Hundreds of businesses and industry leaders have rallied together to urge Sir Keir Starmer to reverse Labour's windfall tax plans amid fears it will cause huge economic damage to the North-east.

A joint letter signed by more than 800 individuals, firms and trade groups says that the policy undermines Labour’s plans for a green energy transition and “places communities all over the UK at risk”.

The letter - written by Aberdeen & Grampian Chamber of Commerce - warns the Labour leader he will "bring about the cliff-edge end to North Sea production you promised to avoid”.

It said: “If you proceed with these plans, up to 100,000 people could lose their jobs; redundancies on a scale not seen in this country since the pit closures of the 1980s.”

Labour has proposed increasing the existing energy profits levy by three percentage points to 78% as part of a “proper” windfall tax on oil and gas companies.

His policies, announced as he scrapped a plan to spend £28 billion a year on green initiatives, would also cut investment allowances, ban new drilling licences and extend the windfall tax by a year to 2029.

The primary signatures on the letter are Sir Ian Wood, the billionaire businessman and philanthropist, and Martin Gilbert, who founded Aberdeen Asset Management, the wealth management firm, and is now chairman of AssetCo.

It is also backed by the Scottish and Aberdeen & Grampian chambers of commerce, Wood, Serica Energy, Aberdeen Airport, North East Scotland College, as well as representatives from property, finance, agriculture groups, charities and the co-leaders of Aberdeen City Council.

A recent report by Welligence, an oil and gas analyst, said that key UK offshore operators such as Harbour Energy, the UK’s largest oil and gas producer, and TotalEnergies had already cut back investment and others were now likely to follow.

The letter stated: “We need to encourage, not deter, investment in new fields to offset decline, otherwise we will lose 75% of our production inside a decade, leaving us reliant on more energy imports from abroad, as well as potential energy shortages.”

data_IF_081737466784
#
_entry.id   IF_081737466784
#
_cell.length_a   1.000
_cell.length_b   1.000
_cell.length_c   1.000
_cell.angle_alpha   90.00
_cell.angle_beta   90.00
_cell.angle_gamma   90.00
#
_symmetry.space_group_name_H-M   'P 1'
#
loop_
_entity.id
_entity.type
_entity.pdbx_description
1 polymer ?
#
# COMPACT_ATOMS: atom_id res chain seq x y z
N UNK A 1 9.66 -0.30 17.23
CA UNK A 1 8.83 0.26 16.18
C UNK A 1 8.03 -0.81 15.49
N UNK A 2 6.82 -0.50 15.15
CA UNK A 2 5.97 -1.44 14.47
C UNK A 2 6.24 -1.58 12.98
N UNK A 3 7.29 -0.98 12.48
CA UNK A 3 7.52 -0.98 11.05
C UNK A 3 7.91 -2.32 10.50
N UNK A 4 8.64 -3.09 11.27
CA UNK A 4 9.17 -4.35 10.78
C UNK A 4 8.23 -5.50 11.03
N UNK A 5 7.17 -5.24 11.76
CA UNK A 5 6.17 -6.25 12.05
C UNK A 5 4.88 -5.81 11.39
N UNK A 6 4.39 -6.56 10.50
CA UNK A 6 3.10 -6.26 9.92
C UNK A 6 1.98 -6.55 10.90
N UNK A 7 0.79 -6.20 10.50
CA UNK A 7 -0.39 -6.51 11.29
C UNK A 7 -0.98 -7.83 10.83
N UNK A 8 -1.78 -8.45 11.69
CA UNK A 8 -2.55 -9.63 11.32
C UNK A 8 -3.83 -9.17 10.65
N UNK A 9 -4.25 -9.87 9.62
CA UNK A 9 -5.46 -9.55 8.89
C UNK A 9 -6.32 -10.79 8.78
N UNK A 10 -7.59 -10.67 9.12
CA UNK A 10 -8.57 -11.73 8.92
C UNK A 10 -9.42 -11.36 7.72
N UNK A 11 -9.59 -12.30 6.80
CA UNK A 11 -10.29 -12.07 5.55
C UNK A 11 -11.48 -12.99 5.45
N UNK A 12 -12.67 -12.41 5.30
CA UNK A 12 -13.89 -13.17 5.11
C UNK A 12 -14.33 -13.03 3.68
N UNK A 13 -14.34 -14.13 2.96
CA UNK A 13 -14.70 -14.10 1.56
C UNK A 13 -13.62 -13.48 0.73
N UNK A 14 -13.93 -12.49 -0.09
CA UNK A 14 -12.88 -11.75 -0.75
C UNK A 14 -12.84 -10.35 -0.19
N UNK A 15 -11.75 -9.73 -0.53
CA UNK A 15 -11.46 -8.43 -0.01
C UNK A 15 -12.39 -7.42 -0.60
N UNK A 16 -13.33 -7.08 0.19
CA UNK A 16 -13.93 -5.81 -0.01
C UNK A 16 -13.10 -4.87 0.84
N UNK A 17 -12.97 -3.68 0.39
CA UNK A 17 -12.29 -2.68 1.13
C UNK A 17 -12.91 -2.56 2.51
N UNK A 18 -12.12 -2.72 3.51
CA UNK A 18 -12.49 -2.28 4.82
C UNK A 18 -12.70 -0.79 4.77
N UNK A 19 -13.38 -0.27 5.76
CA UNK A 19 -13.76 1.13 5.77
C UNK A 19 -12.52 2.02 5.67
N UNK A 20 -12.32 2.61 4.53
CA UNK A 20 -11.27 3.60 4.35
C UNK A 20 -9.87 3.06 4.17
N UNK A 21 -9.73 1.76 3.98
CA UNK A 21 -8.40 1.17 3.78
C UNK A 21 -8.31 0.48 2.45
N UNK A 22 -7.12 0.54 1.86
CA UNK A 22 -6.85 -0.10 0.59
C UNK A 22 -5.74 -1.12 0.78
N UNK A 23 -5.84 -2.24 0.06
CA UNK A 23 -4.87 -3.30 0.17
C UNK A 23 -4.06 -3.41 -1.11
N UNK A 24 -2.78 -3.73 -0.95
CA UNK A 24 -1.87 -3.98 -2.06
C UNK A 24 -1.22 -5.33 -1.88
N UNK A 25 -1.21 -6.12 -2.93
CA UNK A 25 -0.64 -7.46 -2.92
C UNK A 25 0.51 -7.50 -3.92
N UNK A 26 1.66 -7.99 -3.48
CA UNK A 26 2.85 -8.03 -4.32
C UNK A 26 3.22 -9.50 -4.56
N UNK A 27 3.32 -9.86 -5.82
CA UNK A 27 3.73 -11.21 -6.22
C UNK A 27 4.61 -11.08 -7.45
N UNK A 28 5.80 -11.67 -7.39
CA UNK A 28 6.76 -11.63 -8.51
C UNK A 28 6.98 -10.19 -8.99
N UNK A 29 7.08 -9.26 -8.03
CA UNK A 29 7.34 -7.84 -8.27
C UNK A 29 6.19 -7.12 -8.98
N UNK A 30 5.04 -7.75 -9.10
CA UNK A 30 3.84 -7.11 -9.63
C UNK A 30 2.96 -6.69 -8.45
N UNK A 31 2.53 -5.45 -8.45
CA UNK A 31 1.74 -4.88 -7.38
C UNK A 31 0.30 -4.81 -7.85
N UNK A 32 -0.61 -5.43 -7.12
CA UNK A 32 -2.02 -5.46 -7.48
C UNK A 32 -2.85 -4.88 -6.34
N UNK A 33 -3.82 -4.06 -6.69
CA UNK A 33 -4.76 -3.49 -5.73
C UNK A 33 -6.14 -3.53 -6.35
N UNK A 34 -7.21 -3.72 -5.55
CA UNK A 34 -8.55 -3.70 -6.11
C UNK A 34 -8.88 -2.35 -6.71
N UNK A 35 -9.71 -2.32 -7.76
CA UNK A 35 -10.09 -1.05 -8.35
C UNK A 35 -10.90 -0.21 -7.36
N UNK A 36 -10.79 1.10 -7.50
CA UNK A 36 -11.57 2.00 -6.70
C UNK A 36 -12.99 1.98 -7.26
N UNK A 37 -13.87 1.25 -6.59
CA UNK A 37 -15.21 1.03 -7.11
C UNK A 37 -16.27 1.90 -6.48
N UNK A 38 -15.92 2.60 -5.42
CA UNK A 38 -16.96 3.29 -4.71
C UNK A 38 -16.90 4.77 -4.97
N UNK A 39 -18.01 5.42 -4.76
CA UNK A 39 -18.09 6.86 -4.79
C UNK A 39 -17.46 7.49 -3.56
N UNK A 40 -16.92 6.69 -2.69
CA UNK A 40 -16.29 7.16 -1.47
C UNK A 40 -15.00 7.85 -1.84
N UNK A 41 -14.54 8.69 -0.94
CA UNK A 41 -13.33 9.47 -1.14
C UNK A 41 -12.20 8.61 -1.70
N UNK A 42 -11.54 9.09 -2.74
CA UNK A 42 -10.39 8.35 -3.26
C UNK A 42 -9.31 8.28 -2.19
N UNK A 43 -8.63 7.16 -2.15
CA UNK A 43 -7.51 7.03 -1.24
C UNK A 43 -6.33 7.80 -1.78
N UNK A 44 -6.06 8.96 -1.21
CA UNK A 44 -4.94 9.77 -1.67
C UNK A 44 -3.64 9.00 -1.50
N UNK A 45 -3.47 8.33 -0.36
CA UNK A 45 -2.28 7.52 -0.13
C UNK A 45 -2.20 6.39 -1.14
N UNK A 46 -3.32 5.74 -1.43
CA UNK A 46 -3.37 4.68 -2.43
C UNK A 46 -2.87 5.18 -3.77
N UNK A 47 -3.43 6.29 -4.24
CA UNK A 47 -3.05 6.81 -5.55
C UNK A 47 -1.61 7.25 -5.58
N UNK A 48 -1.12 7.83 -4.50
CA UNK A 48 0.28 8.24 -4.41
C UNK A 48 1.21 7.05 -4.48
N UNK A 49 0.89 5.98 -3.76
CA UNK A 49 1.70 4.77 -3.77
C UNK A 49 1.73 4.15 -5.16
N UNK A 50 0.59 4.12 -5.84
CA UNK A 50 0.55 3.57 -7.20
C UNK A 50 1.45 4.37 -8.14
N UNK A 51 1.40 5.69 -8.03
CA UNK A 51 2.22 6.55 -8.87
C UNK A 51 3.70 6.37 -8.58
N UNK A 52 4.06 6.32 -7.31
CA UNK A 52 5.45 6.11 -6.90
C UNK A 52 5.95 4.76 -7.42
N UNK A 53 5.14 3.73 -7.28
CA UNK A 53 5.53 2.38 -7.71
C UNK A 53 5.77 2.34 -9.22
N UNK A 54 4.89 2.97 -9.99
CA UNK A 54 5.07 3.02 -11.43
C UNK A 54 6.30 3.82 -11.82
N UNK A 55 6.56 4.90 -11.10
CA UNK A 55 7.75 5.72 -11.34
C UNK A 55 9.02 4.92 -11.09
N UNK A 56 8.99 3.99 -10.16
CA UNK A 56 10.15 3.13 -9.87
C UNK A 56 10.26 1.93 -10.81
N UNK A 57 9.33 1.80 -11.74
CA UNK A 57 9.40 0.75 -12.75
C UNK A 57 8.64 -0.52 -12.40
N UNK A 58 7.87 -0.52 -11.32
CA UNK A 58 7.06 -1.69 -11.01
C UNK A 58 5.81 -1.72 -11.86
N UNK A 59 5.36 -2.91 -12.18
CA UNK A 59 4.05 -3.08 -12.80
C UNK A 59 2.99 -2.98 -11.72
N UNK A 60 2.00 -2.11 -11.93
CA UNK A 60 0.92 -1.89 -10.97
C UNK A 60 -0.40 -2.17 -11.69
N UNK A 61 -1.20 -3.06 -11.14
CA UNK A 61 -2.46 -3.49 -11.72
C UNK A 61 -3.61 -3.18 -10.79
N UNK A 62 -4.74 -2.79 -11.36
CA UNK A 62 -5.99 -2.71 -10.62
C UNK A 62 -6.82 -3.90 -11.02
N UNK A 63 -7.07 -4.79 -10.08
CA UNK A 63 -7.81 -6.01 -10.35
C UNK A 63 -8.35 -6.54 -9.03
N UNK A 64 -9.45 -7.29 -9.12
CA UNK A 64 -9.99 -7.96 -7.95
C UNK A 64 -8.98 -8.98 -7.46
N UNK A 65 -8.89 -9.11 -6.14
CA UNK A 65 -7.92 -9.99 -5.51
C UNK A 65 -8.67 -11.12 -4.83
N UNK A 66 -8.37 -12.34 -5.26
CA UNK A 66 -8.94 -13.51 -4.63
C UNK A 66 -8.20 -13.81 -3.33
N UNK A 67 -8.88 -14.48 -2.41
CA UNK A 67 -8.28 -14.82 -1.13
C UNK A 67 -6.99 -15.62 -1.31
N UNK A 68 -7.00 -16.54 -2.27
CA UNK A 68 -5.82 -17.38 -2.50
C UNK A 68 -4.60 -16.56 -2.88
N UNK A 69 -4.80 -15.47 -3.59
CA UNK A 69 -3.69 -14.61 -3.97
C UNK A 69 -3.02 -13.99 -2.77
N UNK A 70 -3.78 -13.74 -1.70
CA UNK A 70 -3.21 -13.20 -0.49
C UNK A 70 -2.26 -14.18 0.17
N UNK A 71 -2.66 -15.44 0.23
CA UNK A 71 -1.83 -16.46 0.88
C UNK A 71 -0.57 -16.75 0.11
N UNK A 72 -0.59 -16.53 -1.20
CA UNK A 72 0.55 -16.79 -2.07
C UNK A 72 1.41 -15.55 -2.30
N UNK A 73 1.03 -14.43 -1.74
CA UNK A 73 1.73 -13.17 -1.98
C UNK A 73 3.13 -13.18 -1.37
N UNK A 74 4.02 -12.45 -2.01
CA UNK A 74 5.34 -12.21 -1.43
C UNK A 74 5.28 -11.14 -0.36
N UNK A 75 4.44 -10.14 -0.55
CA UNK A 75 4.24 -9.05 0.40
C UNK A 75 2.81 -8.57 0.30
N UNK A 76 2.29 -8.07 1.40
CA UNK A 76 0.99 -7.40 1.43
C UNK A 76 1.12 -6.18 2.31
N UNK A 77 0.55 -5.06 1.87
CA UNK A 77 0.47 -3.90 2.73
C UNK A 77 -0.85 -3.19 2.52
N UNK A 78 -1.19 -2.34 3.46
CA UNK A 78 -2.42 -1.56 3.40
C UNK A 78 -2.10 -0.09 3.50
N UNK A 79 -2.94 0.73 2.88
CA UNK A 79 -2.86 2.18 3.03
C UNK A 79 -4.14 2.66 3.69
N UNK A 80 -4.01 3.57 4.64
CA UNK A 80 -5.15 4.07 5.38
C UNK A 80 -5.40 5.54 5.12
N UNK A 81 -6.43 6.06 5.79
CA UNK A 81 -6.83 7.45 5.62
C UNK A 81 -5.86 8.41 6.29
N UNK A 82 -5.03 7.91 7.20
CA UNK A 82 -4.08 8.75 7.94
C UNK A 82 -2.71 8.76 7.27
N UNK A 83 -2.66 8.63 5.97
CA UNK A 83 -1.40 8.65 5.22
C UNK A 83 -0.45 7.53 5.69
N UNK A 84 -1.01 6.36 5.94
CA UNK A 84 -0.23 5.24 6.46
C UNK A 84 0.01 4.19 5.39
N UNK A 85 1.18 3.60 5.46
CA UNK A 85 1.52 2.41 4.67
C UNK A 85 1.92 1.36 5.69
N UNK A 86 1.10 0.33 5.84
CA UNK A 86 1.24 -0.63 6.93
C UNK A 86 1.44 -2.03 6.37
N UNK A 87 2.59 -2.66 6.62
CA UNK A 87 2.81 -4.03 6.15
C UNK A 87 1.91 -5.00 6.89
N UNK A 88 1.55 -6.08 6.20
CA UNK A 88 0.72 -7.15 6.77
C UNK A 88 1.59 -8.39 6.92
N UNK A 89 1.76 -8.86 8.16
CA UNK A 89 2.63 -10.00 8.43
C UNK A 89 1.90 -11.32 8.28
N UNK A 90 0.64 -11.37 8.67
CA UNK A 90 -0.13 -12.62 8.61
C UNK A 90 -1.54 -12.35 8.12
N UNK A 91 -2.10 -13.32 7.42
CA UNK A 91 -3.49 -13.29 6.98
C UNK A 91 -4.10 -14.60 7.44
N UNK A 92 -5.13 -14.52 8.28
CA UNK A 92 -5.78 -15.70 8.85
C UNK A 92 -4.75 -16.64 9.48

It added: “Furthermore, if North Sea production is to cease prematurely — a certain outcome of this policy — then our entire energy transition is undermined.”

The letter also cited analysis by the investment bank Stifel, which suggested that the plan would cost the Treasury £20 billion through job losses and, in a worst-case scenario, cost 100,000 jobs.

Ryan Crighton, policy director at Aberdeen & Grampian Chamber of Commerce, said: “800 people have signed this letter in under 24-hours, which shows just how badly Labour’s proposals have gone down in the North-east of Scotland.

“We cannot overstate mixture of sadness, frustration and anger – throughout and beyond the energy sector – which has resulted from this announcement.

“The signatories to this letter are not just energy businesses, they are charities, education institutions, house builders, professional services firms – this list goes on.

“People and businesses are rightly worried about the impact this policy will have on our region, should Labour form the UK government, because it impacts our entire economy.

“Labour cannot ignore the strength of feeling being shown and must now get around a table with industry to thrash out a solution, otherwise they risk undermining the energy transition and putting tens of thousands of people out of work.”

Labour Shadow Scottish Secretary Ian Murray said "Jobs are at the heart of Labour's Green Prosperity Plan - we will not only protect existing jobs in the North East but will bring the jobs of the future to the region.

"We will set up a publicly-owned GB Energy Company here in Scotland, which will support the creation of thousands of clean energy jobs and help deliver clean energy by 2030. Labour's plans will cut bills, create jobs, deliver energy security and unleash Scotland's potential as a clean energy superpower."

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